M.M.: Yes, a grey-white and also very harsh, cut light. At that time we shot with lots of light. So the shots were complicated because of all the lights, electricians, etc. Gianni shot with very little light. He was very fast, so we could shoot in real locations with a small crew. He had a style very well suited to neorealism. He was one of the first cinematographers to do so, along with Tonino Delli Colli and Guiseppe Rotunno. Who, in fact, also taught the Americans, because they both worked considerably in America.

Offscreen: At what time did you shoot those desolate street scenes, early in the morning?

M.M.: No, at that time in Italy in the fifties, there were not that many cars and little traffic. Italy was a poor country. People walked or took what little public transport there was, especially in the city peripherals. In the city centers of course it was a little busier, but still not heavy in traffic. Italy was a country not far removed from the war, with much visible destruction. That was the reality.

Offscreen: It was filmed in Rome?

M.M.: Yes, in the city periphery. The characters lived in the city periphery. They didn’t live in city center buildings or near La piazza di Spagna or La piazza di Venezia!

Offscreen: Where there would be more people surely.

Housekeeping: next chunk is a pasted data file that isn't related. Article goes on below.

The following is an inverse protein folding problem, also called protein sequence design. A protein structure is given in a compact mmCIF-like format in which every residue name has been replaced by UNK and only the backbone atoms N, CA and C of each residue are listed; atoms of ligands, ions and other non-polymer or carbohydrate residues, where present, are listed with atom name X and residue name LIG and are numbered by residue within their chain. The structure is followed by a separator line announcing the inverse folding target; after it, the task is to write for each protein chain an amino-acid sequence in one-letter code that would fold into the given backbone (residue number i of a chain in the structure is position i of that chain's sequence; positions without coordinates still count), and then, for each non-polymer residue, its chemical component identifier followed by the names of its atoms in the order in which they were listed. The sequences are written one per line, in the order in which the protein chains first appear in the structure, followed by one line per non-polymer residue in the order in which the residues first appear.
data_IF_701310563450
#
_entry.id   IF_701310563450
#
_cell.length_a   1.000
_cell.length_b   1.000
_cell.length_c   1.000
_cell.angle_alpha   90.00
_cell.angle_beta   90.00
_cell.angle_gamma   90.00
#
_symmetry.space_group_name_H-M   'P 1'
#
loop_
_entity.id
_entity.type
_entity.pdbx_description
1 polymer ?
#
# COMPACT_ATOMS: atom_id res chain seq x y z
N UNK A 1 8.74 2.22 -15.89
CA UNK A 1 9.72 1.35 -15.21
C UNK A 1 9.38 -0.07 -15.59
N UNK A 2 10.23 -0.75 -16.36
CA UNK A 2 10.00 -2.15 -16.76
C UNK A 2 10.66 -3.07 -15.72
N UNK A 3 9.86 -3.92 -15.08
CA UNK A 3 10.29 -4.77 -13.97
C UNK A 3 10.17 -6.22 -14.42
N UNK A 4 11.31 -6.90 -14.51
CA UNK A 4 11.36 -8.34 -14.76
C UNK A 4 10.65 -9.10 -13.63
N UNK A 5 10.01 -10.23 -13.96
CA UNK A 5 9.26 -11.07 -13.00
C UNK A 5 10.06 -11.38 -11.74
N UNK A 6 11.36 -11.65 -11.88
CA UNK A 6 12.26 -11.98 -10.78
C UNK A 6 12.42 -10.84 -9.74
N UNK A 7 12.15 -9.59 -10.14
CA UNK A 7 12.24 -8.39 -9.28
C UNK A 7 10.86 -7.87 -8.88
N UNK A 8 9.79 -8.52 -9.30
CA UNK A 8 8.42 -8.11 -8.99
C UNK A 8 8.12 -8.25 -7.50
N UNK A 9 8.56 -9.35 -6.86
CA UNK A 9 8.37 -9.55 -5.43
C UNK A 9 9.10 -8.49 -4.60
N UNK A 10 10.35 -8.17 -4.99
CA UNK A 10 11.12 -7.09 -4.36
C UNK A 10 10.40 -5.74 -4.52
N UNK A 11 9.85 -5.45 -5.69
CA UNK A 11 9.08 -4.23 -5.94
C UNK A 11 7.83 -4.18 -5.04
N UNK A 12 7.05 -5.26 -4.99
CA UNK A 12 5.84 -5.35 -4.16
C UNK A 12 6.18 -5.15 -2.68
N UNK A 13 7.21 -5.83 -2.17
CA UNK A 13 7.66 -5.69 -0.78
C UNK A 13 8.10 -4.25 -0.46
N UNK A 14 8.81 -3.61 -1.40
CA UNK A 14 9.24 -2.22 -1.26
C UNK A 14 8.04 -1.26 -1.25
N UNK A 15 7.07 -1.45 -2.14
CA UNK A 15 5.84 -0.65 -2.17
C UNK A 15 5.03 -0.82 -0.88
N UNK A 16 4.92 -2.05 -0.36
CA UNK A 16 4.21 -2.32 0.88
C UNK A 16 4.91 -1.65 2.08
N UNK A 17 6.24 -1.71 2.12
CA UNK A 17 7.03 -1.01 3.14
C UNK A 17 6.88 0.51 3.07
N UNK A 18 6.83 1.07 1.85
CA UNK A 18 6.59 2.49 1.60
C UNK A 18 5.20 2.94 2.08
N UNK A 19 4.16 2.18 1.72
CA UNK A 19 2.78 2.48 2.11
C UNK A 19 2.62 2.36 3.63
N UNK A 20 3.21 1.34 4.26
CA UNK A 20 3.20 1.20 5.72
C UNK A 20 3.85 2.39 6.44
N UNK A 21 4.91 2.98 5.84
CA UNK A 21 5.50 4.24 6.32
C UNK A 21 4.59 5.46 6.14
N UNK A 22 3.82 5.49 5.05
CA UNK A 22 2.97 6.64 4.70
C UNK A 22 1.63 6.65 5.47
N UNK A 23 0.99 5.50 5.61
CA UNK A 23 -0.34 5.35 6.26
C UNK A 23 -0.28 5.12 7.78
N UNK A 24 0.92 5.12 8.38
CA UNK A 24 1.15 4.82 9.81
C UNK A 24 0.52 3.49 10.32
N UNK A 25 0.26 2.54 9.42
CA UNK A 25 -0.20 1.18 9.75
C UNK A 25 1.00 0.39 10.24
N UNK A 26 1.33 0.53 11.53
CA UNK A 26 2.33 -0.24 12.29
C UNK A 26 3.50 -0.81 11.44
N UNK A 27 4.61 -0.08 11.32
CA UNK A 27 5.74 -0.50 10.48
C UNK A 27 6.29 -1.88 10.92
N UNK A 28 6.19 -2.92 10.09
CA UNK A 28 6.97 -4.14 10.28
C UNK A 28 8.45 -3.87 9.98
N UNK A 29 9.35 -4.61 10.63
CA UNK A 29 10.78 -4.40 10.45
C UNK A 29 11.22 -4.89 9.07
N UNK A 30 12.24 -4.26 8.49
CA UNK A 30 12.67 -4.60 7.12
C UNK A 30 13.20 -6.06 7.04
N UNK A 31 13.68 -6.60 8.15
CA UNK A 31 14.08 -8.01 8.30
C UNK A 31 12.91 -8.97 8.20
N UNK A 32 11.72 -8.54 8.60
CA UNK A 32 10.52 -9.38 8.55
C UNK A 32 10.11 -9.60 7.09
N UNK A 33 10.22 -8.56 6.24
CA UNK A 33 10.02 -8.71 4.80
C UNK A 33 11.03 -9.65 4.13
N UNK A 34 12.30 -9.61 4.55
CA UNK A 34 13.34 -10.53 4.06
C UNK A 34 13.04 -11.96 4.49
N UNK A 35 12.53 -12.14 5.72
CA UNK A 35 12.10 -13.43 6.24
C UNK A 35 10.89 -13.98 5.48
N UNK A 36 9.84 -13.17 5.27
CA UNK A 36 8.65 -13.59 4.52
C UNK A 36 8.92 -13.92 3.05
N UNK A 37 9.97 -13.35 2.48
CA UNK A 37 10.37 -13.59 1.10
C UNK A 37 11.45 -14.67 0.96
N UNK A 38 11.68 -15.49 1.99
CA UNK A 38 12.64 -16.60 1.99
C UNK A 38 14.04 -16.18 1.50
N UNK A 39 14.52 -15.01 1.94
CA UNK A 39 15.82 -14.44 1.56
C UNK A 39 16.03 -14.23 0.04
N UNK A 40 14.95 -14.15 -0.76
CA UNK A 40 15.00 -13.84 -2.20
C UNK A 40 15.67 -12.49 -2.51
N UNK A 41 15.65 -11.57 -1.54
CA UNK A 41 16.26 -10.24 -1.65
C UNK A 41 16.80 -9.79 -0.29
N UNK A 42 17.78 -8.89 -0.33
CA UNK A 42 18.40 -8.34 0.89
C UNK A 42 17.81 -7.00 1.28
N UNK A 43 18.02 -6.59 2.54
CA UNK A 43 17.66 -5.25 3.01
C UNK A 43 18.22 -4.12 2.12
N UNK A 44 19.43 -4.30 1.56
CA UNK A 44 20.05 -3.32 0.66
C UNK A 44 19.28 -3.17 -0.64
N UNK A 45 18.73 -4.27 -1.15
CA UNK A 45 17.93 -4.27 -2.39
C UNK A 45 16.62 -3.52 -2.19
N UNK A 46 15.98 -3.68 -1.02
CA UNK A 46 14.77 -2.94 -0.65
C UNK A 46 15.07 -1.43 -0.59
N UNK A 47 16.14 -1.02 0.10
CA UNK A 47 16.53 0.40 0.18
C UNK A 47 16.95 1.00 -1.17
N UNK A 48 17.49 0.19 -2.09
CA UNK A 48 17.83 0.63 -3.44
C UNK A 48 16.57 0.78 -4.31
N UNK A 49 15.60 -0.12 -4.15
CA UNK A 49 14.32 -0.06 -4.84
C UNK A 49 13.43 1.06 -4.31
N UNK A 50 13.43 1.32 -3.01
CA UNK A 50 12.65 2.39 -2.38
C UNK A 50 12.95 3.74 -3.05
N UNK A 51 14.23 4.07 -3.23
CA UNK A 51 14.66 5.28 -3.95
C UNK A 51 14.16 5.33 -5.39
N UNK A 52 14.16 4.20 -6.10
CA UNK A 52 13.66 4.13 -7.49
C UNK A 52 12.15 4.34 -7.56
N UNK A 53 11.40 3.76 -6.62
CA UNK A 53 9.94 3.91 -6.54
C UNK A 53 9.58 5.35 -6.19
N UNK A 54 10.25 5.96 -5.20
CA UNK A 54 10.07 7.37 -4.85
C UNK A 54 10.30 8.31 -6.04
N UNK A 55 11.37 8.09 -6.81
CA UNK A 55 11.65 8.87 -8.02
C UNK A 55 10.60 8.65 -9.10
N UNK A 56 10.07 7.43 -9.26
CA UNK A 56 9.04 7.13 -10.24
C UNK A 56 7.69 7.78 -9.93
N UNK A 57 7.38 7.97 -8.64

M.M.: Yes and people of a better social standing.

Offscreen: These locations help considerably to render the film its sense of realism, with the destroyed buildings and empty lots. There is also, with the newly constructed buildings, the sense of an Italy starting over again.

M.M.: Yes certainly. In fact it was a very vibrant period for literature, cinema, and the theatre.

Offscreen: Did you plan much before shooting with Gianni Di Venanzo?

M.M.: We talked but not much because we were in agreement that we wanted to shoot the film in a photographic tone that was dramatic, not comedic and brightly lit. On the contrary, harsh and dramatic, because the film has a dramatic side in that it is about poor people. We also have the death of Cosimo, and his funeral. So it’s a comedy but with death. Which was something new at the time. It was rare to find death and failure in a comedy. I had difficulty making the film because the producers didn’t want me to make it this way. With Vittorio Gassman who wasn’t a comedian, with the film ending in failure, and with the death of a central character. All this made it difficult. But Di Venanzo understood the tone. To make people laugh with a story that was dramatic rather than comic. But seen with a comic eye.